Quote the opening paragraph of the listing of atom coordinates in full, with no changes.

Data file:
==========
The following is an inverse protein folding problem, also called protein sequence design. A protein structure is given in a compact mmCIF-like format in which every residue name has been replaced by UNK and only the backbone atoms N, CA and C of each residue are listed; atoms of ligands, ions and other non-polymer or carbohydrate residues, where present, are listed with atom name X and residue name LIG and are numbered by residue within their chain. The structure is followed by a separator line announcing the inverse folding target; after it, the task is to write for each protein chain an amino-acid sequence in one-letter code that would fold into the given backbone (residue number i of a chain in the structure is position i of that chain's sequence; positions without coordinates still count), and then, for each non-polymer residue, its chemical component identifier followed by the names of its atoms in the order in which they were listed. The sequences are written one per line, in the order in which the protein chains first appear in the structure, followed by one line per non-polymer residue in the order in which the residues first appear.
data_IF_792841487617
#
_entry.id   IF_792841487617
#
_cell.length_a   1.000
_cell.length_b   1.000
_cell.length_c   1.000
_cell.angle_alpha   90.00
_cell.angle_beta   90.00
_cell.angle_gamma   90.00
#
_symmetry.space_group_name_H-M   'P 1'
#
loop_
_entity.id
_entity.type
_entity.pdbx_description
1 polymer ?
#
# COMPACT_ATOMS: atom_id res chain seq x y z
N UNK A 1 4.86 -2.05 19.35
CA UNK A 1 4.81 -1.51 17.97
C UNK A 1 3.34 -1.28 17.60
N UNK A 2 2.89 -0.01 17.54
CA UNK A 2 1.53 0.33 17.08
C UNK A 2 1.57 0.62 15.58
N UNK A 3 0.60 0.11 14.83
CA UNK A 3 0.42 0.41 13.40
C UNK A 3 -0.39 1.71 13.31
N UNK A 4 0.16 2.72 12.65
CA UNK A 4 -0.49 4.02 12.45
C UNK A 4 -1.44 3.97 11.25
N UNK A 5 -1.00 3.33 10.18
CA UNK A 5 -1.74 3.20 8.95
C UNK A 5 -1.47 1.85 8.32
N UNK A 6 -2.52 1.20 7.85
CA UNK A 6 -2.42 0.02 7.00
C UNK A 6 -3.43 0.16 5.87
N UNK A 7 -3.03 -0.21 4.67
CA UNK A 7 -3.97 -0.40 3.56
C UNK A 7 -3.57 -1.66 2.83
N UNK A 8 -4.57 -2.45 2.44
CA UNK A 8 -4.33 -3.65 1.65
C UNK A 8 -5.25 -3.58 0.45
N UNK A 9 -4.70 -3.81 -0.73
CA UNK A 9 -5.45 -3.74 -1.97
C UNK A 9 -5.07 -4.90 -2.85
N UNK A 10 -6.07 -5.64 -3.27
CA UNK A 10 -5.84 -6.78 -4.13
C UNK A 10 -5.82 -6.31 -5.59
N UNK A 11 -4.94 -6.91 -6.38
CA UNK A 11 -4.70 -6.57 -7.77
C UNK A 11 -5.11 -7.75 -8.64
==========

The following is an inverse protein folding problem, also called protein sequence design. A protein structure is given in a compact mmCIF-like format in which every residue name has been replaced by UNK and only the backbone atoms N, CA and C of each residue are listed; atoms of ligands, ions and other non-polymer or carbohydrate residues, where present, are listed with atom name X and residue name LIG and are numbered by residue within their chain. The structure is followed by a separator line announcing the inverse folding target; after it, the task is to write for each protein chain an amino-acid sequence in one-letter code that would fold into the given backbone (residue number i of a chain in the structure is position i of that chain's sequence; positions without coordinates still count), and then, for each non-polymer residue, its chemical component identifier followed by the names of its atoms in the order in which they were listed. The sequences are written one per line, in the order in which the protein chains first appear in the structure, followed by one line per non-polymer residue in the order in which the residues first appear.